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Women's Football News
This weekend at McDiarmid Park in Perth, elite women's clubs in Scotland gathered for a workshop delivered by former Norwegian FA General Secretary Karen Espelund.
As well as being one of only two women in the world to be employed as a General Secretary of a football association, Karen was the first woman on the UEFA Executive Committee and will Chairthe UEFA Women's Committee.
The workshop was based on two different strands - Karen's time at the Norwegian FA her role with UEFA: "The workshop focuses on two different strands, first my time with the Norwegian FA and how we went about building up the women's game in Norway with focus on the leagues and licensing structure," she said.
"I have a number of years of experience in developing the women's game in Norway and want to help the Scottish FA develop the women's game over here even further.
"In the second part of the workshop I spoke with my UEFA hat on, particularly how UEFA promotes and develops the women's game through different tools and strategies."
Karen was quick to praise the progress of women's football in Scotland at both international and club level, but believes there is a huge untapped resource of players.
Karen was particularly impressed by the success of Glasgow City this year, who have qualified for the last 32 of the UEFA Women's Champions League and will host Scotland's first ever Women's Champions League match, when they take on Valur of Iceland at Petershill Park, Glasgow, on 29 September.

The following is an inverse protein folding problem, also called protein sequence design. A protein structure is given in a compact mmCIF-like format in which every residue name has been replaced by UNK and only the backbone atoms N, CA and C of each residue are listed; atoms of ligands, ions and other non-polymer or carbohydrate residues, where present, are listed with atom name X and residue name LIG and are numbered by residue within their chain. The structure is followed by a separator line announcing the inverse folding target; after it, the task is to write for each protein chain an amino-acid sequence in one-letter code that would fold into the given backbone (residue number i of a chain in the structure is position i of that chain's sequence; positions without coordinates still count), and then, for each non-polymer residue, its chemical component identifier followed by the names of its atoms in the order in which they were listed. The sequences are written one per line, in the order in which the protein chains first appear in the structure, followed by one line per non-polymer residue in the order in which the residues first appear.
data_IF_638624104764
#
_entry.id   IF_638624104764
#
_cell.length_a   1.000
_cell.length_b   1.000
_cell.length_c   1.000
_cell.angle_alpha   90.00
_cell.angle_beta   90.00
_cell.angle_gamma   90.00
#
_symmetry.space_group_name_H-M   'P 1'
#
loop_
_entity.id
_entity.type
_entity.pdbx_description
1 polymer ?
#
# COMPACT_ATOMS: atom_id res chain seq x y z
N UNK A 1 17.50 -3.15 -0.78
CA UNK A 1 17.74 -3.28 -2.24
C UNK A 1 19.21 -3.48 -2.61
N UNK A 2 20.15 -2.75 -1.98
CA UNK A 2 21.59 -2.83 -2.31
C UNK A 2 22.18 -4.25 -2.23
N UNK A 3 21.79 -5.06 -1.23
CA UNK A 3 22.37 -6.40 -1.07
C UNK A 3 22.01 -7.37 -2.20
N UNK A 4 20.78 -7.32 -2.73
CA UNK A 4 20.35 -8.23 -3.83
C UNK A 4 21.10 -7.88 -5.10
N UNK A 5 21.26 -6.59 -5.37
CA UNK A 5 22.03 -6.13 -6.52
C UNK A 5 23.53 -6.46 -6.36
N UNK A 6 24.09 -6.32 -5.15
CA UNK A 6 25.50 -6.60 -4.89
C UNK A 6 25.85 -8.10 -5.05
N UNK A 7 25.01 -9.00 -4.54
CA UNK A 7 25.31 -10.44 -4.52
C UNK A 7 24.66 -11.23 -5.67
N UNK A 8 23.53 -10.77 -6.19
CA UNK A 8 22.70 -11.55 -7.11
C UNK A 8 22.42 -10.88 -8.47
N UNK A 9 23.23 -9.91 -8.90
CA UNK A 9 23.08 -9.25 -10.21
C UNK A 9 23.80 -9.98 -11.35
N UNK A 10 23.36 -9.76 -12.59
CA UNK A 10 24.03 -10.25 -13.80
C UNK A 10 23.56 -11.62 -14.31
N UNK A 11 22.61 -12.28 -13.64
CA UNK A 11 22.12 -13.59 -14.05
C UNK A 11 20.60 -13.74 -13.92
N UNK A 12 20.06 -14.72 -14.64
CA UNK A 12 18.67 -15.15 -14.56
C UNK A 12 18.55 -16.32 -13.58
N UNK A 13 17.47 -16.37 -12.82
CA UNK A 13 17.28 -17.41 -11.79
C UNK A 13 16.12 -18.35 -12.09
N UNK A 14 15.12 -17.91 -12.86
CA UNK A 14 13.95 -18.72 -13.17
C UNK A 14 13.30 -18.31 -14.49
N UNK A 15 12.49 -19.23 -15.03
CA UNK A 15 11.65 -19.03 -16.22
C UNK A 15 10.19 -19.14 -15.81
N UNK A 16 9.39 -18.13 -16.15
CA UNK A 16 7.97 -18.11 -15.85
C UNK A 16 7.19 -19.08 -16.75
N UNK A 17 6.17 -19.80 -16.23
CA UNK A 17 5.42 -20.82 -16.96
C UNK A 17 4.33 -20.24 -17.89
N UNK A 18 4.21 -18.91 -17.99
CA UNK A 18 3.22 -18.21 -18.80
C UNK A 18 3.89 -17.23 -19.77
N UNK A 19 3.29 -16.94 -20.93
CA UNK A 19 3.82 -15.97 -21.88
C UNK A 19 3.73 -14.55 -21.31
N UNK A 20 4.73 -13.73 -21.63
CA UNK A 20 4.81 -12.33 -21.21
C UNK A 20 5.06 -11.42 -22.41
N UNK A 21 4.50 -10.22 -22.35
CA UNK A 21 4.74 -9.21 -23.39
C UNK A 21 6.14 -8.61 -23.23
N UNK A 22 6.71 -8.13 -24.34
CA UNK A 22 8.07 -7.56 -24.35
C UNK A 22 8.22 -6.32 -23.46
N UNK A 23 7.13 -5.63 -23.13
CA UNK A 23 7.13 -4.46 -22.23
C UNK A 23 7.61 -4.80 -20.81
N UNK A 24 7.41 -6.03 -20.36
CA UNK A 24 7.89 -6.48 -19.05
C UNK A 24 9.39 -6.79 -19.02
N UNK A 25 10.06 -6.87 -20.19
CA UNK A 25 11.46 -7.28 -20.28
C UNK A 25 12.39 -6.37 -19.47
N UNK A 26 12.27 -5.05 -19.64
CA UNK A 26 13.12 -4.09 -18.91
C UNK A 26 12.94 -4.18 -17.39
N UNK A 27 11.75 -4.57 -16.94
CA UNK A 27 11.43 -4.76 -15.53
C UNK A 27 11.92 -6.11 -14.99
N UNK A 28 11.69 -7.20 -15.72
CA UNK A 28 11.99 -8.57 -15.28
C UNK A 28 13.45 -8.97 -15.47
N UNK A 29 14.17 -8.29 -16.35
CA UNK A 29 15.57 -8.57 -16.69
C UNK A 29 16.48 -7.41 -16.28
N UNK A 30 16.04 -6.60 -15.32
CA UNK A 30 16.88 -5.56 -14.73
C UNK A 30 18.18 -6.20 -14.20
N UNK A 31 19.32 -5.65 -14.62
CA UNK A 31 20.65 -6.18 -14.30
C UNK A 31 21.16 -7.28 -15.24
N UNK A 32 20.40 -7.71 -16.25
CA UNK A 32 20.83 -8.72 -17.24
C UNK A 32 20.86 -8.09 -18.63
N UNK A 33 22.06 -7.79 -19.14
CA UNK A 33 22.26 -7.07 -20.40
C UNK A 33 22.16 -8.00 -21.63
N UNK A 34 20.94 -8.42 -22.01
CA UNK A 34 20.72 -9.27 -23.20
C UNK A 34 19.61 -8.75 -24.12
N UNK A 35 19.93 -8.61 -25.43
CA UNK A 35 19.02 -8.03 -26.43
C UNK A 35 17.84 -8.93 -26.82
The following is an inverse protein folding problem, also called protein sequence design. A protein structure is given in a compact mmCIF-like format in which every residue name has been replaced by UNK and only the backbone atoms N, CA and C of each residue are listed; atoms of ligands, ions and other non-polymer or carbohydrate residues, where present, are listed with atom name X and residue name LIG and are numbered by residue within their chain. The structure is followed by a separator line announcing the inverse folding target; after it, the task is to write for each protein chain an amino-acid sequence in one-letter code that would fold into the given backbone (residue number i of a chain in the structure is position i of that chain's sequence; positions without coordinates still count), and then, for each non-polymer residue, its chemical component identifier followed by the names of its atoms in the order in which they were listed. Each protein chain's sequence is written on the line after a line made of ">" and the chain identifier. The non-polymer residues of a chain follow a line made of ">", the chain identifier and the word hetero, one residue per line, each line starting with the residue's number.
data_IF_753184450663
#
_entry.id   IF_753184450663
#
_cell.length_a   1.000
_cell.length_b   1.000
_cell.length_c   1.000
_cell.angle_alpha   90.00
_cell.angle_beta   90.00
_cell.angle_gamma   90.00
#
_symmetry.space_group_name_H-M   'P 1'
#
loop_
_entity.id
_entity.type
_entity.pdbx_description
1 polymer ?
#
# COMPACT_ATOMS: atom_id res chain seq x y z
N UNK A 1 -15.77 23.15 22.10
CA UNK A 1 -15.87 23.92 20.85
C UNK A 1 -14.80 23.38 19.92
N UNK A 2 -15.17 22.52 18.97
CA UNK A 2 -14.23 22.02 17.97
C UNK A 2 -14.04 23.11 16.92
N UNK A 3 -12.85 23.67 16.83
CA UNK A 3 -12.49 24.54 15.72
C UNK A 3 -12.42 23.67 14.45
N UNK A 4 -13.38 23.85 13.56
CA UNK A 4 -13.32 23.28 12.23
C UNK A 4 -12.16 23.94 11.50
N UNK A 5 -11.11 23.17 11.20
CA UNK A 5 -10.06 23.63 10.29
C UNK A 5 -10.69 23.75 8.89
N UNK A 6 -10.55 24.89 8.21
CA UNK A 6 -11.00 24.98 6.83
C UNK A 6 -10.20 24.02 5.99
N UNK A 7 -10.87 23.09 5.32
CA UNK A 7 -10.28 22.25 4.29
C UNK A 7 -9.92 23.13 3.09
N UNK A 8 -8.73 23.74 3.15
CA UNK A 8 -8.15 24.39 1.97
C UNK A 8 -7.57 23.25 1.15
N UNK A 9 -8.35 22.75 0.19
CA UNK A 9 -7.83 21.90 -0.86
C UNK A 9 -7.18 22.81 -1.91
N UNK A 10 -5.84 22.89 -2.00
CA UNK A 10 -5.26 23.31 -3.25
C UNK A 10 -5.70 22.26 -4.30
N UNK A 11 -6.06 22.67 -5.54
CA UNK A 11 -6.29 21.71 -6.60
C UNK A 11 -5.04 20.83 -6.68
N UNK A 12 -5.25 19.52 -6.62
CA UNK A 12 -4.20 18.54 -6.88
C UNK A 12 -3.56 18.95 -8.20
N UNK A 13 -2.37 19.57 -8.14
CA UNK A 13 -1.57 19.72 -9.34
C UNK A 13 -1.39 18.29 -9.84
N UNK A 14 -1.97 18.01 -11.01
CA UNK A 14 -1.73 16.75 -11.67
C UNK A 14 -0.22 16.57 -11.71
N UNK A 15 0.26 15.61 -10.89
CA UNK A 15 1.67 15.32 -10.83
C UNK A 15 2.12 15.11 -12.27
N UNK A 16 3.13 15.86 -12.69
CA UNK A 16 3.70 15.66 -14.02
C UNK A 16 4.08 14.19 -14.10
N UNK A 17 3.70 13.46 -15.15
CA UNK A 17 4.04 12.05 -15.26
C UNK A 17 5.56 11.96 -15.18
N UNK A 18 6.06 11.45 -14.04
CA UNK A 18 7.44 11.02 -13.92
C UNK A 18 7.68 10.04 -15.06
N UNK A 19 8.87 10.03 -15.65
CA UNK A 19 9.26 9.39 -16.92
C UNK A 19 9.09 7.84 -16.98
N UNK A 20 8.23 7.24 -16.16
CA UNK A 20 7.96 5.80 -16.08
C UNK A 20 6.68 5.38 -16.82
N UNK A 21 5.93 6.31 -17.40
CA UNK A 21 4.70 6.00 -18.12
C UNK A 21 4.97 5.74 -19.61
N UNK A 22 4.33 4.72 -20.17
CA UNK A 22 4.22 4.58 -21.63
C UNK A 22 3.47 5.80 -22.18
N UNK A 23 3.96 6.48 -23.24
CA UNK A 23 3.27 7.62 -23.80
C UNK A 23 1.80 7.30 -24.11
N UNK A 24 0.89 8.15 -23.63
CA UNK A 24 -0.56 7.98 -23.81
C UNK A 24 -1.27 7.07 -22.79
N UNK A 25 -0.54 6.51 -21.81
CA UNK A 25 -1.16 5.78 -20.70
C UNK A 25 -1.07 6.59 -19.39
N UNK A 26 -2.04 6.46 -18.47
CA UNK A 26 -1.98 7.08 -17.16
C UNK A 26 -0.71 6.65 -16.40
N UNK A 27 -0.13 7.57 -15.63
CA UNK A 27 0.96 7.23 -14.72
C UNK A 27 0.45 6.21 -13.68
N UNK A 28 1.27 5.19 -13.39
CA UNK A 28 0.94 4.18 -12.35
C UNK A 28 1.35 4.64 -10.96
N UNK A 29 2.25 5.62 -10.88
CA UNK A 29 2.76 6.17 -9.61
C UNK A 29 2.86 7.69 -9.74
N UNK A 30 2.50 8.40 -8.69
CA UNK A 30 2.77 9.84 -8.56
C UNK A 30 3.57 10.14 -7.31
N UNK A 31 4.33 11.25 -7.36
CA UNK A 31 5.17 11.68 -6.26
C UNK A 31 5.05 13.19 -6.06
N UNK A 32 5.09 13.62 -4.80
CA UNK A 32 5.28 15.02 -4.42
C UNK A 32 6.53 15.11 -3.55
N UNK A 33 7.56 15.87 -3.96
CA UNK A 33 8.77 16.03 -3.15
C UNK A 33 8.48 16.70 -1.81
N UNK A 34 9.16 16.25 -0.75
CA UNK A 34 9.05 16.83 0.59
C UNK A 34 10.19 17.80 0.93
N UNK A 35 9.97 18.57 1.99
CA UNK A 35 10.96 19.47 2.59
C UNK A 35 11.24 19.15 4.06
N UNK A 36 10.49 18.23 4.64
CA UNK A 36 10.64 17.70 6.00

"The standard of women's football in Scotland is very good and is getting better and better. The national teams at all levels have seen a marked improvement in performances and are edging closer to qualification for major tournaments and that is a clear sign that the strategy that is being implemented by the Scottish FA is working.
"The clubs are also playing a big role in developing players and the standard of players in Scotland is very high as has been seen with the success of Glasgow City this year."
"However, Scotland is like many other nations when it comes to women's football. There are many, many girls out there who want to become involved in and play football but haven't yet so there is a great deal of potential for improving things further. The women's game in Scotland has a higher profile than ever before so that will play a significant role in more girls becoming involved in the game."
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